We knew this was coming: “Imagine cities, countries, and entire continents ravaged by Ebola-like outbreaks, with millions dying in the streets from crippling, incurable, and fatal diseases,” someone named Eliyahu Federman writes over at Fox News. “That is what the world looked like before the middle of the last century - before the widespread use and development of vaccines that eradicated these diseases.”
And of course the return of this pestilence is all on Jenny McCarthy: “Celebrities like Jenny McCarthy are scaring parents out of vaccinating their children, spreading misinformation and promoting conspiracy theories, such as the long-disproved claim that vaccines cause autism.”
Conflating death in the streets with reasonable concern that vaccines cause autism is really pushing it, wouldn’t you say? The fact is that an effective response to a rapidly spreading epidemic – Ebola in Africa – is completely consistent with taking action to end a slower but no less damaging one in America – autism and other disorders caused by the bloated and out-of-control CDC childhood immunization schedule.
And isn’t it interesting how the CDC has ended up on the wrong side of both? Its stewardship of the response to the arrival of Ebola on our shores has been so messed up that President Obama just appointed a lawyer – a lawyer, not a doctor! – to run things from here on. As far as I can tell he has zero background in public health whatsoever. What a relief.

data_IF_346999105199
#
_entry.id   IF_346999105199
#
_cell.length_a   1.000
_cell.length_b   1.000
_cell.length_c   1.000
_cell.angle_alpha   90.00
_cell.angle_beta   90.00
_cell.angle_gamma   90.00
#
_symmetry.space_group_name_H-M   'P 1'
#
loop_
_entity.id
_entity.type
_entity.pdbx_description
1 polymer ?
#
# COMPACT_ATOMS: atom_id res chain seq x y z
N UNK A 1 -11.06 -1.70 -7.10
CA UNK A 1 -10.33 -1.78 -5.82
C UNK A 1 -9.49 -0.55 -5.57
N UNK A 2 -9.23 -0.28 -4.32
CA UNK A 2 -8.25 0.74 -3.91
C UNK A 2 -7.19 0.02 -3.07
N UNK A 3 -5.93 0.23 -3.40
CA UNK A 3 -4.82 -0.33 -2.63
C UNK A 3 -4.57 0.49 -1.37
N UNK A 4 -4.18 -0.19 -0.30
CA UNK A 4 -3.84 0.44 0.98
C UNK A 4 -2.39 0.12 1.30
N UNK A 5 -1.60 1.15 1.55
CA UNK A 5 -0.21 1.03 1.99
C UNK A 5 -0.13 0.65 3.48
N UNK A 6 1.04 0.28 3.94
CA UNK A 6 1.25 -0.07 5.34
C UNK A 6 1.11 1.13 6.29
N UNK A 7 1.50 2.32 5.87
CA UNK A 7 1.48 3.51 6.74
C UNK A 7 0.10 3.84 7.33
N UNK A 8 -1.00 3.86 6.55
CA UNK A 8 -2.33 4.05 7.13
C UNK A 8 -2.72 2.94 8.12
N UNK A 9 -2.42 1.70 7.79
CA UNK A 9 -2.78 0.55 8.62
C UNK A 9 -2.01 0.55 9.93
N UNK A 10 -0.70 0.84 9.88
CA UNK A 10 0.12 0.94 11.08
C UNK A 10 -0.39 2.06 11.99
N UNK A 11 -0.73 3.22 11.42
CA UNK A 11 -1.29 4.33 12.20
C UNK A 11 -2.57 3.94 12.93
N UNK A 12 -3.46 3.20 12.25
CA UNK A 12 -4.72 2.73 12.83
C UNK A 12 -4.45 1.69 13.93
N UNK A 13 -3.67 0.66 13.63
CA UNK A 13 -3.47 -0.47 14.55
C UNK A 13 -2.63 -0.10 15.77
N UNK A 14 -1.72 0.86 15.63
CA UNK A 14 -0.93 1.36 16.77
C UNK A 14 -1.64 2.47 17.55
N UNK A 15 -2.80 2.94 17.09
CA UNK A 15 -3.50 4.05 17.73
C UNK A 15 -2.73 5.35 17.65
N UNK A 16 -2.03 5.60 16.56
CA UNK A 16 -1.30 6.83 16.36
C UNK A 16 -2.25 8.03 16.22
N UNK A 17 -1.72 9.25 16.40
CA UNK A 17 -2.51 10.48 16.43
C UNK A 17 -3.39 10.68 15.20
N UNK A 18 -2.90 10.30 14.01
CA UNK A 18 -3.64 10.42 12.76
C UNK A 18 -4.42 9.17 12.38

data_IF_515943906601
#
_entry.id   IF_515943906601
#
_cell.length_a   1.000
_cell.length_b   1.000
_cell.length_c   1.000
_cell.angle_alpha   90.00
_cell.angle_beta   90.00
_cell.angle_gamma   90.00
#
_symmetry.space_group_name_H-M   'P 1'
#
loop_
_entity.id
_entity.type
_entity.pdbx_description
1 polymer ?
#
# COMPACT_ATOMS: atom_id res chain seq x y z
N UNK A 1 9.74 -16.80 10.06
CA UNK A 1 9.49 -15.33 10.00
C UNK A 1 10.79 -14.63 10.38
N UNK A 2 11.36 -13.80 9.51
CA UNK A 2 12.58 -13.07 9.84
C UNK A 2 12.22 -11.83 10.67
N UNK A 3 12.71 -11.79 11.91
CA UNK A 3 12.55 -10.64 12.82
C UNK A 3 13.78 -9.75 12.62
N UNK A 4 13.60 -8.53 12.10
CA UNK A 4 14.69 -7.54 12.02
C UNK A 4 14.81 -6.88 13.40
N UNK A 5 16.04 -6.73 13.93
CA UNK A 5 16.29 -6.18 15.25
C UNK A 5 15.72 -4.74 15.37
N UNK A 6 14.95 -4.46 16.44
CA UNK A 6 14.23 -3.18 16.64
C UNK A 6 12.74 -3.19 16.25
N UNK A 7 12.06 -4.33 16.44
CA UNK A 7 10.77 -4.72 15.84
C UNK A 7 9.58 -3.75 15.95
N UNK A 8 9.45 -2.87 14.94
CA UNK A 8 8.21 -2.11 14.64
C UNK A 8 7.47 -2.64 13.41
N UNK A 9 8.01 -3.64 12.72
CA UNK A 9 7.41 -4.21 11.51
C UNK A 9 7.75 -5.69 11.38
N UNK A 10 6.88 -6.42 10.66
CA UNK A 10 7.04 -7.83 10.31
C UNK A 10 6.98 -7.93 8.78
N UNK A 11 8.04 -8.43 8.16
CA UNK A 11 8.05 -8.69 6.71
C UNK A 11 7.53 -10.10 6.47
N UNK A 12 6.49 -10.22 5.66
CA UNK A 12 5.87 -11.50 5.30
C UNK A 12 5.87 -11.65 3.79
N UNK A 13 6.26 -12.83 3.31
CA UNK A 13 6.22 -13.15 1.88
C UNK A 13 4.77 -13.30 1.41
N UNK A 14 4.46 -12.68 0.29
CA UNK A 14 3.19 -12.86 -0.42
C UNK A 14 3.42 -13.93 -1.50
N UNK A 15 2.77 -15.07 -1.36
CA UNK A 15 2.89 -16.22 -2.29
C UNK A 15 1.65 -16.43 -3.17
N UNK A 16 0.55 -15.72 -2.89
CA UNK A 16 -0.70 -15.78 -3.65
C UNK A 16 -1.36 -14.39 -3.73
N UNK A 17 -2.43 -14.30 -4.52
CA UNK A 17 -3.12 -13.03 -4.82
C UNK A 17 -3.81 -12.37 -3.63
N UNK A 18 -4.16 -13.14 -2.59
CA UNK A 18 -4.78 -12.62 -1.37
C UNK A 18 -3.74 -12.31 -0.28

I thought only medical professionals were qualified to make decisions about such things as disease control and prevention. But maybe not – maybe they let infectious people on planes, don’t provide effective protection to the help (aka nurses), don’t “scramble the jets” when they really do need scrambling (Ebola), and do scramble them when they don’t (chickenpox, influenza, rotavirus, etc).
Rather than demonstrating the bankruptcy of concern over vaccination policies, Ebola points to the bungling of the people who are in charge of those policies.
Now, whether a vaccine for Ebola would be a good thing or not, the fact is there is't one. What we’re seeing at the moment is the importance (and, unfortunately, the failure) of common sense public health measures – quarantining the infected, getting basic sanitation and safe water and health infrastructures into the developing world, and finding not just preventives, but treatment. Using the blood of people who’ve survived Ebola to treat people fighting infection is an old idea – the diphtheria toxin-antitoxin was derived from the blood of infected horses. But it works!
Taking advantage of Ebola to claim once again that vaccines don't cause autism – when the fact is, vaccines do cause autism – is really quite unpleasant, not to mention irrelevant. We have to retain the ability to prevent and respond to urgent outbreaks like Ebola along with the slower-moving kind. It’s taken 25 years of a bloated and corrupt vaccine policy, but half the kids in this country now suffer from some kind of neurodevelopmental or chronic condition.
That’s what's killing us, not Ebola.
Dan Olmsted is Editor of Age of Autism